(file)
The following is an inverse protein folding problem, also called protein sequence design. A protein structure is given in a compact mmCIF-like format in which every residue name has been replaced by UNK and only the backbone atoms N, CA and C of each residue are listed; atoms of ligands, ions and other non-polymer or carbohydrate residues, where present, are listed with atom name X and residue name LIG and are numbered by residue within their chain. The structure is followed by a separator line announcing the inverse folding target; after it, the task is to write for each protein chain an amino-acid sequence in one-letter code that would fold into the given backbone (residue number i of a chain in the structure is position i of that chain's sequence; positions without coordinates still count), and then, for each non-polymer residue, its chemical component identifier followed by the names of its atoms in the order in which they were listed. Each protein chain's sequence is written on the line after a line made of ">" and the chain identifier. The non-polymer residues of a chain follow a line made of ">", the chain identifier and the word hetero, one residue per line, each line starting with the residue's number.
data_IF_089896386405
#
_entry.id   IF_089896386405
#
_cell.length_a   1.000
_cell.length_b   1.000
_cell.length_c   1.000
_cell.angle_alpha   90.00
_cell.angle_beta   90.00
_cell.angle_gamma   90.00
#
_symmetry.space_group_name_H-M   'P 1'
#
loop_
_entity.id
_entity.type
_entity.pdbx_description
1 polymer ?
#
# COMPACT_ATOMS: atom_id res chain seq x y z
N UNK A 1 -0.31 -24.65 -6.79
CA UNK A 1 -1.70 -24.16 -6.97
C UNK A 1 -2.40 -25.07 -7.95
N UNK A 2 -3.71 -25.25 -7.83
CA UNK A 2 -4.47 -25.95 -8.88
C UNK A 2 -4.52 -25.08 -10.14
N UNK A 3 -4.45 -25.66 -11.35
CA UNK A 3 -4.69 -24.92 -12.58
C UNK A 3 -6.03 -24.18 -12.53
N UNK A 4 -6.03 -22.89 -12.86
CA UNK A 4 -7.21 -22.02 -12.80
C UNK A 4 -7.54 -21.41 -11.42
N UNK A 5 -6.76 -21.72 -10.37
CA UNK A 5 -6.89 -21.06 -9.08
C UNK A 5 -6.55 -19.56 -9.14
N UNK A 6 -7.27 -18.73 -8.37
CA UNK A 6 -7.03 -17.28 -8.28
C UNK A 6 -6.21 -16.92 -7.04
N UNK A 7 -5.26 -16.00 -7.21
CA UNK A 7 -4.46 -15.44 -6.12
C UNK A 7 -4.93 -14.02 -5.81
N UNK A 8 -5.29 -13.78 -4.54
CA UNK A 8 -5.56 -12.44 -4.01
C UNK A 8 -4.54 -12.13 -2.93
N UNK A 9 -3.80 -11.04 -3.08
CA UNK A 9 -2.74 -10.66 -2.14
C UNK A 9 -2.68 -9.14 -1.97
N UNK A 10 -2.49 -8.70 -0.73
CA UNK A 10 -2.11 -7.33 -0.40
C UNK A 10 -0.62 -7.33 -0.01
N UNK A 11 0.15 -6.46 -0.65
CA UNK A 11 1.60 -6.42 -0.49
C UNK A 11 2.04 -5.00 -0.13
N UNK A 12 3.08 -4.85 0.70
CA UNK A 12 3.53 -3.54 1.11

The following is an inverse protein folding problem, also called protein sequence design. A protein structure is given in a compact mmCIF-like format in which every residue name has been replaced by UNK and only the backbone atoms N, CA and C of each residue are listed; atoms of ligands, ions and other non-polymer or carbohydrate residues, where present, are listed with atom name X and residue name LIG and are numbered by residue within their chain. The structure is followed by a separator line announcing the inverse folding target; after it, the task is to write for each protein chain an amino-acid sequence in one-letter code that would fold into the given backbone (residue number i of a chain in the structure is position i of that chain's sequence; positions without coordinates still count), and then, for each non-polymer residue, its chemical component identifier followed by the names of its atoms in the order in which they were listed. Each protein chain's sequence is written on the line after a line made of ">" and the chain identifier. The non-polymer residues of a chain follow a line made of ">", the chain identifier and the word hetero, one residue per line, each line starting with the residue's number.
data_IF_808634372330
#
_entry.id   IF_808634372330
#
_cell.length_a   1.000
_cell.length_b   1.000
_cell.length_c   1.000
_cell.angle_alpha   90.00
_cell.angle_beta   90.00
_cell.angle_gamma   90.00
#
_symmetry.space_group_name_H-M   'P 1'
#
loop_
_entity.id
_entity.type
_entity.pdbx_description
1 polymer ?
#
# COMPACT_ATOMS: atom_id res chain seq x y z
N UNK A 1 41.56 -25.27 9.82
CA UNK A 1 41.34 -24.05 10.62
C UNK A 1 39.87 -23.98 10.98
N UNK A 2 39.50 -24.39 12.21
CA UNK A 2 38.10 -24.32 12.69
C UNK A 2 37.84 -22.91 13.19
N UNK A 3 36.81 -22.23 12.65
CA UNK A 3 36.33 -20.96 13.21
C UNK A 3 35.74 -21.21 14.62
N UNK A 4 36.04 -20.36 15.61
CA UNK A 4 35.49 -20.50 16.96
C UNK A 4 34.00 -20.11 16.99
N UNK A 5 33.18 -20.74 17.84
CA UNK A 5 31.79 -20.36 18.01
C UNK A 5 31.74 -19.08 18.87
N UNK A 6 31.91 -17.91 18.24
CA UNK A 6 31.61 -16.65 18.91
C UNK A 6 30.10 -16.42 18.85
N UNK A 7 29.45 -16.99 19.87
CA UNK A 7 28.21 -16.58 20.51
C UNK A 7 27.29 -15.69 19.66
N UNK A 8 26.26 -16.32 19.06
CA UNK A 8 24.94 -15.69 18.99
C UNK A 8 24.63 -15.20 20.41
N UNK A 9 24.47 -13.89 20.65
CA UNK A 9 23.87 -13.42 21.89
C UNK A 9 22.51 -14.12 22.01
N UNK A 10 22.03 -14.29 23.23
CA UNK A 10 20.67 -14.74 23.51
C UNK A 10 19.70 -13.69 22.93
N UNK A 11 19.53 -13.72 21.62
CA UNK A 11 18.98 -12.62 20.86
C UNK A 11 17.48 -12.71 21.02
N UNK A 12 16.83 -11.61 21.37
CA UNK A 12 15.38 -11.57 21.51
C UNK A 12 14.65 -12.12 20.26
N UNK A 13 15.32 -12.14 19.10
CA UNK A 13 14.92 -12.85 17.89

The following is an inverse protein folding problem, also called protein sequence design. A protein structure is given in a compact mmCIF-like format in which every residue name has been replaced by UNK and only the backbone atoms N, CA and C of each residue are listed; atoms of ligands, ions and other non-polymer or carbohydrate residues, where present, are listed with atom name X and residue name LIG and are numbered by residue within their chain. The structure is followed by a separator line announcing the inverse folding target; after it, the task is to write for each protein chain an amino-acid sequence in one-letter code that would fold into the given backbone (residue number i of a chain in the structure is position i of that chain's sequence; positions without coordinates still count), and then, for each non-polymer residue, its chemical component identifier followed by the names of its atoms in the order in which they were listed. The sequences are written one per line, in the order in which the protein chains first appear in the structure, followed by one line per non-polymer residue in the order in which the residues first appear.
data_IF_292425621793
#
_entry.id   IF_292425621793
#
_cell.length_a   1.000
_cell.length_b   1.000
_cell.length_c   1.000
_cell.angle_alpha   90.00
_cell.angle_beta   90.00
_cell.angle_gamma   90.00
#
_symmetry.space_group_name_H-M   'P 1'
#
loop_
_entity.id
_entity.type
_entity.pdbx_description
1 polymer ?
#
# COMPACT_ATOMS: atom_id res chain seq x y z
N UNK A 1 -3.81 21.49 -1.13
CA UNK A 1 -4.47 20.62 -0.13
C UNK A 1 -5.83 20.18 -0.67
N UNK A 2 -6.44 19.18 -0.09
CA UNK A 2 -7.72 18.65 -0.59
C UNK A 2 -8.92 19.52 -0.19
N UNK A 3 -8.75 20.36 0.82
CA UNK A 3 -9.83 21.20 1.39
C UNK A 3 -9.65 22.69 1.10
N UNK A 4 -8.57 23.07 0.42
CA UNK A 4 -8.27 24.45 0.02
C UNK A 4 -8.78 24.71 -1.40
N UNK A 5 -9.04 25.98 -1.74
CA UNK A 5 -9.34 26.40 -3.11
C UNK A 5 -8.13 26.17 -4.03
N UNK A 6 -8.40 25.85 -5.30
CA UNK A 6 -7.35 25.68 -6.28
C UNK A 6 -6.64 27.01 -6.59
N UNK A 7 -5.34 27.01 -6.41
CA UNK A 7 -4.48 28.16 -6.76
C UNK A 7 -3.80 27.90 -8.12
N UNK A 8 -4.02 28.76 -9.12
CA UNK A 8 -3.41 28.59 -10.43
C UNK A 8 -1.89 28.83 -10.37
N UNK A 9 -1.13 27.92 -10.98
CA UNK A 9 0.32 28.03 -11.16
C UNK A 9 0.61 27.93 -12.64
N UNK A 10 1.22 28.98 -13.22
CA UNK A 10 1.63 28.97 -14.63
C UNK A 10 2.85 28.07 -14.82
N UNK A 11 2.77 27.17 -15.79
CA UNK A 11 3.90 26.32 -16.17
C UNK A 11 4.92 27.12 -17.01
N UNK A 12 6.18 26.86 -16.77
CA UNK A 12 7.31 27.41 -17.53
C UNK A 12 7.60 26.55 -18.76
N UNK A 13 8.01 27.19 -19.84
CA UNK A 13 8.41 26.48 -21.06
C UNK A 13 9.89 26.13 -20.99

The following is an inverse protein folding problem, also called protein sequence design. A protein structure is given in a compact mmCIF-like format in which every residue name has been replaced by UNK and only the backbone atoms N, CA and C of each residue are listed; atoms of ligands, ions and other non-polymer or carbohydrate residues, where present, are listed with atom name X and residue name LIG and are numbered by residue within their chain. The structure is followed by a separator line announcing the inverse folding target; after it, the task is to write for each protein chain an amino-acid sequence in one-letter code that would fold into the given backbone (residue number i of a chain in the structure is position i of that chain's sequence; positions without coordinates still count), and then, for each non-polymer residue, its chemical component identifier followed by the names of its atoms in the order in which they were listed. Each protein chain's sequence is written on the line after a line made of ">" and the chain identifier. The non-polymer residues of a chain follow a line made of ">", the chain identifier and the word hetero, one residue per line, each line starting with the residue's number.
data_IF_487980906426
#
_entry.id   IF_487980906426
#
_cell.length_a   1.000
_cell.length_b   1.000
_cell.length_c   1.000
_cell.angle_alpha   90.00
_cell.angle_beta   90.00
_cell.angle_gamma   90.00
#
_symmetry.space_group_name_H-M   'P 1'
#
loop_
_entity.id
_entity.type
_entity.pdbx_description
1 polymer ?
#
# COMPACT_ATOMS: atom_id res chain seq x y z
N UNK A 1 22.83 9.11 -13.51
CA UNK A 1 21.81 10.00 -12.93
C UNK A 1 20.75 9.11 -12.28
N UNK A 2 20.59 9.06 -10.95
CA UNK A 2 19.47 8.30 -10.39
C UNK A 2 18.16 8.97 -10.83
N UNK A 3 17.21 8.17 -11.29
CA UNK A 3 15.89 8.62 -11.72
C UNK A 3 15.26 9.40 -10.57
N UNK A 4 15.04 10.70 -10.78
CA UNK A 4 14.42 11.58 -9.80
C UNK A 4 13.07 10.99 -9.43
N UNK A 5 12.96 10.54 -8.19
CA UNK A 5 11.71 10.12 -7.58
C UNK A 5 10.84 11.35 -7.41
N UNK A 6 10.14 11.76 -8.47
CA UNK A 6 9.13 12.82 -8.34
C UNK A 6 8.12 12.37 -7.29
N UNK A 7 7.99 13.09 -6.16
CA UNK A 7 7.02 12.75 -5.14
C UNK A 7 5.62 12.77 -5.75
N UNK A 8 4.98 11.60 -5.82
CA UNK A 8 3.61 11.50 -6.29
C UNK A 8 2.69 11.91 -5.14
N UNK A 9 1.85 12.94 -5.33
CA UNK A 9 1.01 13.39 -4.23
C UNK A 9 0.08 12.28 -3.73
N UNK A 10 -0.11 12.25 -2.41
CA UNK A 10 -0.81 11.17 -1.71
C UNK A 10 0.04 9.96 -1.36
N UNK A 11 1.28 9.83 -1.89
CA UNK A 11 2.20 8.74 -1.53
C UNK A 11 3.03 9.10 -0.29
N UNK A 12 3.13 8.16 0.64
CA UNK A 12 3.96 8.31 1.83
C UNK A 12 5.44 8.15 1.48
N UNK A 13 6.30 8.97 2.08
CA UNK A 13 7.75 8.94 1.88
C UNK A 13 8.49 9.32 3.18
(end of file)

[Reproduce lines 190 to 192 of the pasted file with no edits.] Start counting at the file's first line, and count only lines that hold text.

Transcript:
loop_
_entity.id
_entity.type